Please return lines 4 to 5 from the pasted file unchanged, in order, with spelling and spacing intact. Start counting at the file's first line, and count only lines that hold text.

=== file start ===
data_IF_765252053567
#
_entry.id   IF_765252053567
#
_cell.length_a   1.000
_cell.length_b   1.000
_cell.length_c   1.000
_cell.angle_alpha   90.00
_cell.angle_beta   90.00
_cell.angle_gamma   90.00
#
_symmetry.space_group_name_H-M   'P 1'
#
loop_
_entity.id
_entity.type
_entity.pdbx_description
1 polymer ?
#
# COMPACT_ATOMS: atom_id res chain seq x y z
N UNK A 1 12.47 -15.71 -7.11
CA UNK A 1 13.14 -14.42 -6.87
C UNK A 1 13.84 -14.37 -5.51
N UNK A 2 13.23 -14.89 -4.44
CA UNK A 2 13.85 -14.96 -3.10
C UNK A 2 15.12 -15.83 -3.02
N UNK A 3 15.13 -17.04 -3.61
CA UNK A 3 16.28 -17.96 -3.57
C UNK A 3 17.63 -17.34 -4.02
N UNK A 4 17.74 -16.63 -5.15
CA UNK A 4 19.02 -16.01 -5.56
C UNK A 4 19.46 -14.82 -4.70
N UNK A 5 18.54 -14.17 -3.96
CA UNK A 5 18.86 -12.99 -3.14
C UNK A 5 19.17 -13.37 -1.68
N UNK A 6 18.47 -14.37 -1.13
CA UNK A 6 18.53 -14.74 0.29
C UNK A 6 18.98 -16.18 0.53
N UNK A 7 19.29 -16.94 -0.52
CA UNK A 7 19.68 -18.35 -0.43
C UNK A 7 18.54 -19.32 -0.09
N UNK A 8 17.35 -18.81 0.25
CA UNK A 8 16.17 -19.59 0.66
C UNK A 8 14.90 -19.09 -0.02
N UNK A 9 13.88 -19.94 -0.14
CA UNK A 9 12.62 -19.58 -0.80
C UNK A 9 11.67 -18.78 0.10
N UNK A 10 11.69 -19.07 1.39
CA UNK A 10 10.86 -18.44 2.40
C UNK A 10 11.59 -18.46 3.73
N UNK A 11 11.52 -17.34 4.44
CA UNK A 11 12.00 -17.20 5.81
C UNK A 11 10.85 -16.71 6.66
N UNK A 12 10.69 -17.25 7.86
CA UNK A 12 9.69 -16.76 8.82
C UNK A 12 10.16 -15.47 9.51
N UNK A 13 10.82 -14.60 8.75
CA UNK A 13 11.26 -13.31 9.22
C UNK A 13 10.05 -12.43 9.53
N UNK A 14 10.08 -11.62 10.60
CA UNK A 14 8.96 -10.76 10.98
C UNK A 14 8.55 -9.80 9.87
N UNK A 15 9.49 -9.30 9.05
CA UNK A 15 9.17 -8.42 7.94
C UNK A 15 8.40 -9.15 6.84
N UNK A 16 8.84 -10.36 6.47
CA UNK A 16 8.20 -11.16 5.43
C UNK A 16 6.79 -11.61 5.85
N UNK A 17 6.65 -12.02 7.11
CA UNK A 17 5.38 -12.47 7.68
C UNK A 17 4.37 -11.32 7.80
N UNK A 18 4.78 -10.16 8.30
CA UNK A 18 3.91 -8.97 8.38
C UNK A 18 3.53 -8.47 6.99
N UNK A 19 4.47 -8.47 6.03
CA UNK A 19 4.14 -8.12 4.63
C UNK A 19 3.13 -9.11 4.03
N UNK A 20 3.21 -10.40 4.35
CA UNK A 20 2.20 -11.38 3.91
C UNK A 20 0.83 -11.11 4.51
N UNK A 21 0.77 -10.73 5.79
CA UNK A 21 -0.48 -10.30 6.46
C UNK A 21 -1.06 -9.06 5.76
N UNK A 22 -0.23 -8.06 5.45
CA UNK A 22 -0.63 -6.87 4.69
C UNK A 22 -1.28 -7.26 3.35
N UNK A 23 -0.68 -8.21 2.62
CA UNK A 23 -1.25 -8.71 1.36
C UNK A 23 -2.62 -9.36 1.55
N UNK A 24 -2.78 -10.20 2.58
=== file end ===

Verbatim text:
#
_cell.length_a   1.000